Melbourne’s premier film event is giving prime slots to a slew of Australian films and documentaries, including several titles that may herald a resurgence of local comedies.  
11 Jul 2012 - 10:17 AM  UPDATED 11 Jul 2012 - 10:17 AM

Given the spotty track record of Australian films, artistically and commercially, over the past 10 years, organisers of the 61st edition of the Melbourne International Film Festival are showing remarkable faith in Oz cinema.

The festival will be bookended by home-grown comedies with Wayne Blair's Cannes fest hit The Sapphires as the previously announced opening attraction and the world premiere of P.J. Hogan's Mental as the closer.

Also flying the Oz flag will be the world premiere of Save Your Legs!, director Boyd Hicklin's debut feature which follows a suburban Melbourne cricket team as they pitch their luck in India.

Could all this herald a resurgence of Australian comedies, a notoriously hit-and-miss business which in the past 18 months has seen one big hit (Red Dog), a modest success (A Few Best Men) and duds including Any Questions for Ben?, Iron Sky, Big Mamma's Boy and Griff the Invisible?

Well, The Sapphires, the 1960s-set saga of four young singers from a remote Aboriginal mission who were branded as Australia's answer to The Supremes, adapted from the stage musical, looms as a crowd pleaser after being critically praised in Cannes and being acquired for multiple territories by those shrewd judges Harvey and Bob Weinstein; it opens in Oz via Hopscotch on August 16.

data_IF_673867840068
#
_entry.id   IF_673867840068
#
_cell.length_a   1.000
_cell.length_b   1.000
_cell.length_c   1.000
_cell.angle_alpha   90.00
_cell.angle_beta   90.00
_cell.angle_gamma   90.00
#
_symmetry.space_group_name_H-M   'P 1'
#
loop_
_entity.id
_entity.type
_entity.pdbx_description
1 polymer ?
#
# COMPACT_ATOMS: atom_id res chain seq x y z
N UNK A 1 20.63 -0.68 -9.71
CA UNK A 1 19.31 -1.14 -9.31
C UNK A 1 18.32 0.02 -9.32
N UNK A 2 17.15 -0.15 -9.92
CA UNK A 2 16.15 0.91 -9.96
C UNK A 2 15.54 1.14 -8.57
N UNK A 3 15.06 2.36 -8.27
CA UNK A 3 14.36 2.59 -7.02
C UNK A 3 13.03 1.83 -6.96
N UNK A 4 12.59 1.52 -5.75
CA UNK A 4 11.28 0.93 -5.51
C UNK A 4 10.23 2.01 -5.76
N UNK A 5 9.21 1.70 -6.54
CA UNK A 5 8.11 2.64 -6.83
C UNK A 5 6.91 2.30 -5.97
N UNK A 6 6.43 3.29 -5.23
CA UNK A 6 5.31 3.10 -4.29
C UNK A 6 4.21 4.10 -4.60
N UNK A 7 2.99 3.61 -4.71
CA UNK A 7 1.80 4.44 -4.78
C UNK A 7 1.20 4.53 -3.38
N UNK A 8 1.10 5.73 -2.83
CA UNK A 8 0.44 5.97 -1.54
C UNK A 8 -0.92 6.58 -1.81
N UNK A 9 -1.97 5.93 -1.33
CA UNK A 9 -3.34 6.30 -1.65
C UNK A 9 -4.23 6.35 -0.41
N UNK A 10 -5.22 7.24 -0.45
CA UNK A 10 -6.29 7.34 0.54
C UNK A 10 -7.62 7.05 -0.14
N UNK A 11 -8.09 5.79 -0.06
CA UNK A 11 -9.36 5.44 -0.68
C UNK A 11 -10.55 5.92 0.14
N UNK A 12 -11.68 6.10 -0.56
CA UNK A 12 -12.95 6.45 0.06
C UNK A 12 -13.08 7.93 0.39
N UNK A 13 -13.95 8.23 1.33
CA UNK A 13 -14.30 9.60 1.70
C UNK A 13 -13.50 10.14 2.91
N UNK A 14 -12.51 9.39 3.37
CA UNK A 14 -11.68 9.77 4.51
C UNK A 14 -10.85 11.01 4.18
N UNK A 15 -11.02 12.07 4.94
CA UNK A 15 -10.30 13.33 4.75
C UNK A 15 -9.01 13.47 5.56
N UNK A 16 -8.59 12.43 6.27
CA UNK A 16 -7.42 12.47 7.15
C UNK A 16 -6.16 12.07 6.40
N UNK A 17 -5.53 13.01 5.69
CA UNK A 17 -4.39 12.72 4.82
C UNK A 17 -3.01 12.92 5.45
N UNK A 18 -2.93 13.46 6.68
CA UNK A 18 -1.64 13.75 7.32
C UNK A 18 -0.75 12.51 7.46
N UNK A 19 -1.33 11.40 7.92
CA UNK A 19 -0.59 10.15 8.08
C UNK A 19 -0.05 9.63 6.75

Mental boasts a formidable array of talent, with writer-director Hogan reuniting with his Muriel's Wedding discovery Toni Collette. She plays a hitchhiker who is hired as a nanny by a philandering politician (Anthony LaPaglia) to care for his five teenage daughters after his wife (Rebecca Gibney) suffers a nervous breakdown. Universal has pegged an October 4 release.

Supported by the MIFF Premiere Fund, Save Your Legs! (pictured, right) stars Stephen Curry, Damon Gameau and Brendan Cowell, who also wrote the screenplay. Australian distributor Madman Entertainment is looking at a January 2013 release.